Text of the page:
By: Monitoring Desk
KABUL: Afghanistan’s first woman animator. The title has been a hard-earned one for 22-year-old Sara Barackzay, but years of struggle and hard toil in a conservative society have been worth it. Barackzay’s journey to becoming the conflict-torn country’s first woman animator has been fraught with a myriad of threats and hurdles. In fact, Barackzay is a lot more than what meets the eyes. Decades of conflict have marked a question mark over the fate of Afghan women who have been struggling for their fundamental rights, trying to break free from a patriarchal coop.
“In Afghanistan, in addition to war and lack of facilities, they don’t care about art and animation because visual arts are considered sinful,” Barackzay tells News18. She adds, “It was a hard task to achieve this title. But it feels amazing, and I want to be a good start to it! Of course, it comes with an array of responsibilities, but the first among that would be to lay the groundwork for this industry in the country.”
Barackzay’s art is clearly impacted by the social situation of her country — war, peace, children and women’s rights, nature and so on. “To work for Disney, Pixar and DreamWorks is my biggest dream indeed,” says Barackzay, who has set sight on establishing her own animation institute in Afghanistan to promote the cultural side of it which “probably you haven’t seen”.
As a child, Barackzay started painting on anything and everything that she spotted, especially her dolls. As early as four or five years old, she had realized where her interests were. But the path to having her passion as a profession was a considerable struggle, brimming with challenges at every step. The very first to begin with is to escape the rule of the Taliban.
“I remember looking outside my window and watching the Taliban pour boiling water on women. The past continues to haunt me,” recalls Barackzay. Growing up in that Herat was a mixed experience for her. As a young girl, she enjoyed the garden around her house and made sketches of nature, but the war-time memories and experiences took a toll on her.
Afghanistan was ruled by the fundamentalist group from 1996 until the US-led invasion in 2001. Since then, it has waged an insurgency against the US-backed government in Kabul. However, the Taliban has only grown stronger after 2001 and reportedly controls one-fifth of the country and has been on an offensive across the country.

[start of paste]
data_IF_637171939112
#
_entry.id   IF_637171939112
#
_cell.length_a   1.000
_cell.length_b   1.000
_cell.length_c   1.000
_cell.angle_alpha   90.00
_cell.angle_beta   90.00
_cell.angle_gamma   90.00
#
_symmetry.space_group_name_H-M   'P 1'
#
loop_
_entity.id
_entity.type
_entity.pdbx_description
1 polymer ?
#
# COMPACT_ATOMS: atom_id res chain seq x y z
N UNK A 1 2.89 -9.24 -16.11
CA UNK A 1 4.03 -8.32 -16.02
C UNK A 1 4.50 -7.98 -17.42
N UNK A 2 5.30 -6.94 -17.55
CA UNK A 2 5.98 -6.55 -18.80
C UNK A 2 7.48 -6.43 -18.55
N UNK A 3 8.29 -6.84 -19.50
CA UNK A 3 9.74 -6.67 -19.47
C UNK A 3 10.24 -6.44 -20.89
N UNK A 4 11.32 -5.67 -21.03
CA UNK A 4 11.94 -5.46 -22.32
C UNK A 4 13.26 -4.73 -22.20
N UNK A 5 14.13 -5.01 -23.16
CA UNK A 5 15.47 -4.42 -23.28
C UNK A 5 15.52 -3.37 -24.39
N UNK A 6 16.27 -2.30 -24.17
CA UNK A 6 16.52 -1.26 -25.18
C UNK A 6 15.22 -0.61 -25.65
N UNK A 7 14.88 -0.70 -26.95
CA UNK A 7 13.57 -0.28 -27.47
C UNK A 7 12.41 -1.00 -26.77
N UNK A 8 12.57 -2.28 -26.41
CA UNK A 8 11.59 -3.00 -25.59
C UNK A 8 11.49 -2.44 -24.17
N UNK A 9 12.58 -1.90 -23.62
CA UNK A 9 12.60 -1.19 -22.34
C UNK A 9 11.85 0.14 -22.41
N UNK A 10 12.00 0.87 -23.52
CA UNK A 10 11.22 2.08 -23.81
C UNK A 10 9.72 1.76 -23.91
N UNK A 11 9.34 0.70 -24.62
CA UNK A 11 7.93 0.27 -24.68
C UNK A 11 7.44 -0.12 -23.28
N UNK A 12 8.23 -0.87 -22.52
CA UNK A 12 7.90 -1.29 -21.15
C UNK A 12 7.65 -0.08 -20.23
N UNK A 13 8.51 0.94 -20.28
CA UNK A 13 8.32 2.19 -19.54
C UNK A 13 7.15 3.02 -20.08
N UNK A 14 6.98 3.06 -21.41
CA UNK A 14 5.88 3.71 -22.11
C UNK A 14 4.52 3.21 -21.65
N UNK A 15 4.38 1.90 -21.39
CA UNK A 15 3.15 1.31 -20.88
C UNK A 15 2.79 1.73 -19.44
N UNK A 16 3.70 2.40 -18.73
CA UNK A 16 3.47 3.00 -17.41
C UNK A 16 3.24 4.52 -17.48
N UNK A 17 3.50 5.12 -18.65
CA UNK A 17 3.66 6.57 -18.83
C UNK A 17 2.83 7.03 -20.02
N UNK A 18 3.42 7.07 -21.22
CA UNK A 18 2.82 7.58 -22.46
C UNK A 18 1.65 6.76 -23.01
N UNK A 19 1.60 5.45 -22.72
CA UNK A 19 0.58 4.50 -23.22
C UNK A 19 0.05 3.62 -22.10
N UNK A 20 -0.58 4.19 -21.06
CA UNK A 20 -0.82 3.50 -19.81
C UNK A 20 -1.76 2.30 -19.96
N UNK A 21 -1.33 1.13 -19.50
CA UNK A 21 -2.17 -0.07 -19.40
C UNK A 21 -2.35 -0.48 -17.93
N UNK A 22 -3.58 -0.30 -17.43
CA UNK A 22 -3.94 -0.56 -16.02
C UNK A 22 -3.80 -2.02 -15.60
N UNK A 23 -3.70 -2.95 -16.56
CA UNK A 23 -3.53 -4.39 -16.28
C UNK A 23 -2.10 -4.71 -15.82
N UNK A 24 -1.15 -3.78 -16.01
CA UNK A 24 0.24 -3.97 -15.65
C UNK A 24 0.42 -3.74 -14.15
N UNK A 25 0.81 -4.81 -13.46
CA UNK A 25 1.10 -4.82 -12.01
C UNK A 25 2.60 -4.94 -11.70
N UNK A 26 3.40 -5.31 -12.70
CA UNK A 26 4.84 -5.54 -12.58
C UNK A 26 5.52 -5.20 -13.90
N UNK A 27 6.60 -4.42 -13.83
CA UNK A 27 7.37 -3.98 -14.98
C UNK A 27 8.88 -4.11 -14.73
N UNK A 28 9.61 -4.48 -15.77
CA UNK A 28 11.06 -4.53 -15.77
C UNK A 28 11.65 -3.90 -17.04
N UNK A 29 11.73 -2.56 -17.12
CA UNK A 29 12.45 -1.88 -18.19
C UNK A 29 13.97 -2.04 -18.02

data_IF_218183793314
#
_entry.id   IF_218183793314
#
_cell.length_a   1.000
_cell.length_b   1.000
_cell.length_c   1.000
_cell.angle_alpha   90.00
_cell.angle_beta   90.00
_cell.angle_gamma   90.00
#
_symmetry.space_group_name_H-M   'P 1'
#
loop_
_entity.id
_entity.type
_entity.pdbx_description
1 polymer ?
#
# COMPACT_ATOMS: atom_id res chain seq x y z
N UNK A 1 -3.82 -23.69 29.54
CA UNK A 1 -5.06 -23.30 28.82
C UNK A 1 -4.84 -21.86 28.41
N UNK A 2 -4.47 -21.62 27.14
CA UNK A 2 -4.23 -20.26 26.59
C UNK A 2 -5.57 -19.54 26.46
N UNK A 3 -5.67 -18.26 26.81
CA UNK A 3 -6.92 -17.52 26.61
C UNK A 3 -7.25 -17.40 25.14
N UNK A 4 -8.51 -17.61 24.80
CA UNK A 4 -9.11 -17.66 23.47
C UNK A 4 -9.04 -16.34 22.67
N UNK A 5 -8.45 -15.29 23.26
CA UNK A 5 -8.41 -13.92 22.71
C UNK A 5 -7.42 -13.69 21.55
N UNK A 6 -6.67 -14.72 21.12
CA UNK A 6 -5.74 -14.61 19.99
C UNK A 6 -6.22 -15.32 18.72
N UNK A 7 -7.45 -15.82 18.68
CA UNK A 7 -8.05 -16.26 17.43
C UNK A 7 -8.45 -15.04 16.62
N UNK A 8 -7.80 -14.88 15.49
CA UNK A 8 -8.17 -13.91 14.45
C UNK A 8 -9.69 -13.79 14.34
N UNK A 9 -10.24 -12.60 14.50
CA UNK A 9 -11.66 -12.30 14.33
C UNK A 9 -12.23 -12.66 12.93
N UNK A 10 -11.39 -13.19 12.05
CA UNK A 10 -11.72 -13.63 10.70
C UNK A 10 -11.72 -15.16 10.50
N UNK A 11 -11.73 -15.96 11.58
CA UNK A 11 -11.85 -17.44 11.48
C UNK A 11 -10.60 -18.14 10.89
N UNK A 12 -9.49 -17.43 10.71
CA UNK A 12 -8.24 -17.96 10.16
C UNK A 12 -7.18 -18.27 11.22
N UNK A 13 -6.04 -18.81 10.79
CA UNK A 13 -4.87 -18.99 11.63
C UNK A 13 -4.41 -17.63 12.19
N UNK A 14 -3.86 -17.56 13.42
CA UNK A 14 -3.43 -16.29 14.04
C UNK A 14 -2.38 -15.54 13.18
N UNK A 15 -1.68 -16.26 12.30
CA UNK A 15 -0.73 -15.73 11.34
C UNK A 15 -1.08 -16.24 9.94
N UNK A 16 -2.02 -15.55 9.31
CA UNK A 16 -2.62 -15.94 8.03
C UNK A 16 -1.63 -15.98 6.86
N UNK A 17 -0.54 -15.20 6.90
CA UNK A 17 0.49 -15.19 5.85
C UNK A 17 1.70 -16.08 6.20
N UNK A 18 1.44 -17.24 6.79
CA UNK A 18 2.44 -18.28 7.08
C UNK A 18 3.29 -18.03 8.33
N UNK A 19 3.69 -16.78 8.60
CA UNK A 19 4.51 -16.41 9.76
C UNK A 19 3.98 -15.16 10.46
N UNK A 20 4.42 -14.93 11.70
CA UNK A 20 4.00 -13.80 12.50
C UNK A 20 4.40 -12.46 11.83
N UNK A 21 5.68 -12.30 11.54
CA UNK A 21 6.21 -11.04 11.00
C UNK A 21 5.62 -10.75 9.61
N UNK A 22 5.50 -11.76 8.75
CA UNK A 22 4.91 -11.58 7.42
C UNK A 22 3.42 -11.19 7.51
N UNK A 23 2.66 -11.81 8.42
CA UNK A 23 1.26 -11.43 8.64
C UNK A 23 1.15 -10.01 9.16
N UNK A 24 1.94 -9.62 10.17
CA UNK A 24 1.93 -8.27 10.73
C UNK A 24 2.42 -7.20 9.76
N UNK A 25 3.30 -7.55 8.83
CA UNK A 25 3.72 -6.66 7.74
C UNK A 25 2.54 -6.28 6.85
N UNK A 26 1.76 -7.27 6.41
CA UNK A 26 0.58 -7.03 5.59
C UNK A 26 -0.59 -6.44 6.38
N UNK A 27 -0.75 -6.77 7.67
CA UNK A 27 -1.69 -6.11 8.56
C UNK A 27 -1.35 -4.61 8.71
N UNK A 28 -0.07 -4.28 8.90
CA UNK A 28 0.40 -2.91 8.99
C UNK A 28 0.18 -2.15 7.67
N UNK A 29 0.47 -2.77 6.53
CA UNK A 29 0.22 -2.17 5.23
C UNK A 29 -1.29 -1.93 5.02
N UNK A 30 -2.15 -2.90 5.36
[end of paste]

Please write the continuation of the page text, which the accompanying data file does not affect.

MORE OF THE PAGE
When war entered the interiors of the city, Barackzay’s family was forced into hiding in the basements of a village. Looking back at many such traumatizing events, she remembers how children managed to attend “secret, private schools” that ran underground to ensure youth’s education went unhindered.
Suffering from a hearing illness since childhood, followed by wrong diagnosis and lack of medical facilities in a war-ridden city, Barackzay’s health troubles accentuated her entire battle to establish herself in a country where “even families don’t want their daughters to progress or take risks in the society”. The long-followed tradition of getting daughters married at a young age has set in to be a norm, so much so that even girls have accepted it as their fate.
The young girl considers herself as her own biggest pillar of support after she even lost the support of her own family. When she received her scholarship to pursue Animation and Cartooning at the Baskent University, Turkey, it was a hard time convincing her family to let her take up a ‘dream course’. “I tried to stay firm about my decision. Learning to be independent enough to take responsibility for my choices has always been my guiding motto,” she says.
With a firm resolve, Barackzay’s first ‘professional’ work in 2013 for Turkey Animation Festival proved to be a huge success. Since then it has been mostly an upscale journey, with challenges that she is learning to overpower every day.
Barackzay now tutors many students, especially girls, in Herat and simultaneously designs children’s books. Besides collaborating with many institutions, she is actively working on her animation series.
She wants to make her next stop with a master’s degree in animation from a reputed university in France or the United States of America.
“This would mean becoming professional enough to bring about some differences in a country, distressed with violence and war, through art,” she says.
In the male-dominated Afghan society, while men have had it easy, a basic thing like access to education has been a tedious task for women. “My work was looked down upon and it still is. I was asked to get over my childish activities and stop flaunting my success. I have been threatened. I have to go through my own set of struggles, breakdown and failures. But not giving up is my only motive,” says Barackzay.
Fighting has increased in Afghanistan with more than 3,000 civilians killed last year alone, according to the UN and if experts are to be believed, the casualties would increase with a probable withdrawal of US troops in May.
“Seeing peace return to my country would always be my undying hope!”